S&P recently purchased Shades of Green, which has been described as "the largest external reviewer of sustainable bond and green financing frameworks."  This acquisition emphasizes the recent strategic move by major ratings agencies--including Moody's, S&P, and Fitch--to expand and enhance their offerings in the green space.  Such a development is unsurprising, given the greatly increased demand for investments that satisfy ESG criteria, particularly "green" investments.  Indeed, according to Moody's, such "green" bonds now account for approximately 16% of the market--a vast increase over recent years.  (https://www.esgtoday.com/sustainable-bonds-hit-record-share-of-global-bond-issuance-moodys/)

Of course, as ratings agencies take steps to build their capabilities to satisfy market demand for such investments, this shift in the marketplace has also captured the attention of regulators.  The SEC has embarked on a major enforcement action targeting "greenwashing"--i.e., that ostensibly sustainable investments marketed as such were falsely claiming that status--and a number of state attorneys-general from conservative states have embarked upon an investigation of certain ESG ratings, in particular whether the methodology utilized in determining such ESG ratings violates state law (e.g., by embracing the BDS movement).  While this regulator attention is unsurprising--government enforcement agencies often focus on novel developments in the marketplace to bring them into conformity with government regulations and policy--this confluence of interests brings a greater degree of risk to this area due to the greater degree of scrutiny.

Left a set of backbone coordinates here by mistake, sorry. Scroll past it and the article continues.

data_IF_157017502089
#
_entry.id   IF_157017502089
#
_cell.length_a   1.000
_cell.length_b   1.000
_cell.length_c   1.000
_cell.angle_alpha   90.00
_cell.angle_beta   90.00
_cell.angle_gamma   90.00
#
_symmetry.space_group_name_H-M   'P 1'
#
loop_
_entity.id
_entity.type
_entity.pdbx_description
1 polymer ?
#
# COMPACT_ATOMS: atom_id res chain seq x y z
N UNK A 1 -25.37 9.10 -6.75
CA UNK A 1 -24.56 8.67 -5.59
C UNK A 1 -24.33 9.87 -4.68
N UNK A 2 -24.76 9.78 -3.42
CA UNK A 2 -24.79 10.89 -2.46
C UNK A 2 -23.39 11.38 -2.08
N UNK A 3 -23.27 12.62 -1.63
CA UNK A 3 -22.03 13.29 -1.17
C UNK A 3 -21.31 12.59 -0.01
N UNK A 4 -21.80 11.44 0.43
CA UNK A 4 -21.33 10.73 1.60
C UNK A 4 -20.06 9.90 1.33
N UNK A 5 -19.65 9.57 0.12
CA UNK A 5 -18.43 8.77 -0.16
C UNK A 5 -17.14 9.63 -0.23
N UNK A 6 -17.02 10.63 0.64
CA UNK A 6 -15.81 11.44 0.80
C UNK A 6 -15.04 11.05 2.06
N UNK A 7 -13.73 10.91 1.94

In any event, it is clear that the prominence and salience of "green" investments is growing, and that this area should be monitored carefully for significant developments, whether in the private marketplace or by government regulators.